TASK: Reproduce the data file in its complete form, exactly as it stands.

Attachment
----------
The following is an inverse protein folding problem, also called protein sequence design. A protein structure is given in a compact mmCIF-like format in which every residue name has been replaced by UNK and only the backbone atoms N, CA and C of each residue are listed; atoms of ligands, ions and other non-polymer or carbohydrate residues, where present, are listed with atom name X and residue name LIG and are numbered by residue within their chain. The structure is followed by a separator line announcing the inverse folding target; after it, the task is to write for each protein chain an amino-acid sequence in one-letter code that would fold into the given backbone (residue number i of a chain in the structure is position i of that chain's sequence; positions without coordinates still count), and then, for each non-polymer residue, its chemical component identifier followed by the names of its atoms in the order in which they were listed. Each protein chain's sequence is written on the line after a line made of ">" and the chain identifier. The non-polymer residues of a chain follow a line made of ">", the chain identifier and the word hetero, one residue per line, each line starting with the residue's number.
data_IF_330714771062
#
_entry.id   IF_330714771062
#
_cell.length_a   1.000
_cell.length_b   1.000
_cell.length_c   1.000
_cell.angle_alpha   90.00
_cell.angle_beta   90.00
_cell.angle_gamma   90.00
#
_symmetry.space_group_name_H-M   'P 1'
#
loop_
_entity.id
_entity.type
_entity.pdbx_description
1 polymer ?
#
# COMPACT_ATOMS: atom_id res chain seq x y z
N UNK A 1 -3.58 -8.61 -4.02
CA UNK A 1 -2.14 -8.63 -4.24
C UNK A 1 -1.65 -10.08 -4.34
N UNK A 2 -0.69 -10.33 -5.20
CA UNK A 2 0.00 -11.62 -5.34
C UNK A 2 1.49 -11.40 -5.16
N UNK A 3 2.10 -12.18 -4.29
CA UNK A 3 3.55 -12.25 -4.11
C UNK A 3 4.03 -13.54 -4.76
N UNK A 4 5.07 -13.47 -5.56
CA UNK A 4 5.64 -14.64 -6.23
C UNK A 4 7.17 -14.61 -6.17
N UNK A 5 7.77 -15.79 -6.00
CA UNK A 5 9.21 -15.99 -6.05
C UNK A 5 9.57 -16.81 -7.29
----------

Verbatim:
The following is an inverse protein folding problem, also called protein sequence design. A protein structure is given in a compact mmCIF-like format in which every residue name has been replaced by UNK and only the backbone atoms N, CA and C of each residue are listed; atoms of ligands, ions and other non-polymer or carbohydrate residues, where present, are listed with atom name X and residue name LIG and are numbered by residue within their chain. The structure is followed by a separator line announcing the inverse folding target; after it, the task is to write for each protein chain an amino-acid sequence in one-letter code that would fold into the given backbone (residue number i of a chain in the structure is position i of that chain's sequence; positions without coordinates still count), and then, for each non-polymer residue, its chemical component identifier followed by the names of its atoms in the order in which they were listed. Each protein chain's sequence is written on the line after a line made of ">" and the chain identifier. The non-polymer residues of a chain follow a line made of ">", the chain identifier and the word hetero, one residue per line, each line starting with the residue's number.
data_IF_330714771062
#
_entry.id   IF_330714771062
#
_cell.length_a   1.000
_cell.length_b   1.000
_cell.length_c   1.000
_cell.angle_alpha   90.00
_cell.angle_beta   90.00
_cell.angle_gamma   90.00
#
_symmetry.space_group_name_H-M   'P 1'
#
loop_
_entity.id
_entity.type
_entity.pdbx_description
1 polymer ?
#
# COMPACT_ATOMS: atom_id res chain seq x y z
N UNK A 1 -3.58 -8.61 -4.02
CA UNK A 1 -2.14 -8.63 -4.24
C UNK A 1 -1.65 -10.08 -4.34
N UNK A 2 -0.69 -10.33 -5.20
CA UNK A 2 0.00 -11.62 -5.34
C UNK A 2 1.49 -11.40 -5.16
N UNK A 3 2.10 -12.18 -4.29
CA UNK A 3 3.55 -12.25 -4.11
C UNK A 3 4.03 -13.54 -4.76
N UNK A 4 5.07 -13.47 -5.56
CA UNK A 4 5.64 -14.64 -6.23
C UNK A 4 7.17 -14.61 -6.17
N UNK A 5 7.77 -15.79 -6.00
CA UNK A 5 9.21 -15.99 -6.05
C UNK A 5 9.57 -16.81 -7.29